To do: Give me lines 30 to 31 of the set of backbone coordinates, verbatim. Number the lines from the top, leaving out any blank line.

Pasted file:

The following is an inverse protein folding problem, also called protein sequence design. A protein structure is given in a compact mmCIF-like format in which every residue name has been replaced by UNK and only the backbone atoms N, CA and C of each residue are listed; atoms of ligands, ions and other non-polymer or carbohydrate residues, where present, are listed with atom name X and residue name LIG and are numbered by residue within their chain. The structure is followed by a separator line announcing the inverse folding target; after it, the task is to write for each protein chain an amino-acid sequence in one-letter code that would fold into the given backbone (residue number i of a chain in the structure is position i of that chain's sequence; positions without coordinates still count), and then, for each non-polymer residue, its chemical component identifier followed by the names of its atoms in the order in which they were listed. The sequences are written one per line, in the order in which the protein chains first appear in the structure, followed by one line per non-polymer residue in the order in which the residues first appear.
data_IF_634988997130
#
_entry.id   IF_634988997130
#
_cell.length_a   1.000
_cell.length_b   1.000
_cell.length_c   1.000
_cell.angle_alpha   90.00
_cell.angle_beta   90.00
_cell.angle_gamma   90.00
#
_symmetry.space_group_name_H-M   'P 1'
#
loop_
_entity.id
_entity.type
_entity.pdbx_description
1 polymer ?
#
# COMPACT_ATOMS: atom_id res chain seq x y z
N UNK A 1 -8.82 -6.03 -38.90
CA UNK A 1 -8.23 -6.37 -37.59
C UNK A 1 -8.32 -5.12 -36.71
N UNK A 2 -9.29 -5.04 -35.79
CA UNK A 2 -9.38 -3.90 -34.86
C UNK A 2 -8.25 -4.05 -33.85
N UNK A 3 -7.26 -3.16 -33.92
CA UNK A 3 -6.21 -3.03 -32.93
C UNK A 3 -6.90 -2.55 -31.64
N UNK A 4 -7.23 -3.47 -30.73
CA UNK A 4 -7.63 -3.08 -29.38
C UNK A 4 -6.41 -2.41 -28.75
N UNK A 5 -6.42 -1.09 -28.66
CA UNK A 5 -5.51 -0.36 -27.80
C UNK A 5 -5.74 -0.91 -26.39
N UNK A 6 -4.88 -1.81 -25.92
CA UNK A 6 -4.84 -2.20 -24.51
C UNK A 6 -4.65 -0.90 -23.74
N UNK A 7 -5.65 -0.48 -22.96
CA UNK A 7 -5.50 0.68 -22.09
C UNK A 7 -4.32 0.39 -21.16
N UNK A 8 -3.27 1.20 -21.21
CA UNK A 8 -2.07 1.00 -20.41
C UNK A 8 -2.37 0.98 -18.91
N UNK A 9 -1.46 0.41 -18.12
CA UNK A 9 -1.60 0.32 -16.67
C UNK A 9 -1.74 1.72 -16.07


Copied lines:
C UNK A 3 -6.90 -2.55 -31.64
N UNK A 4 -7.23 -3.47 -30.73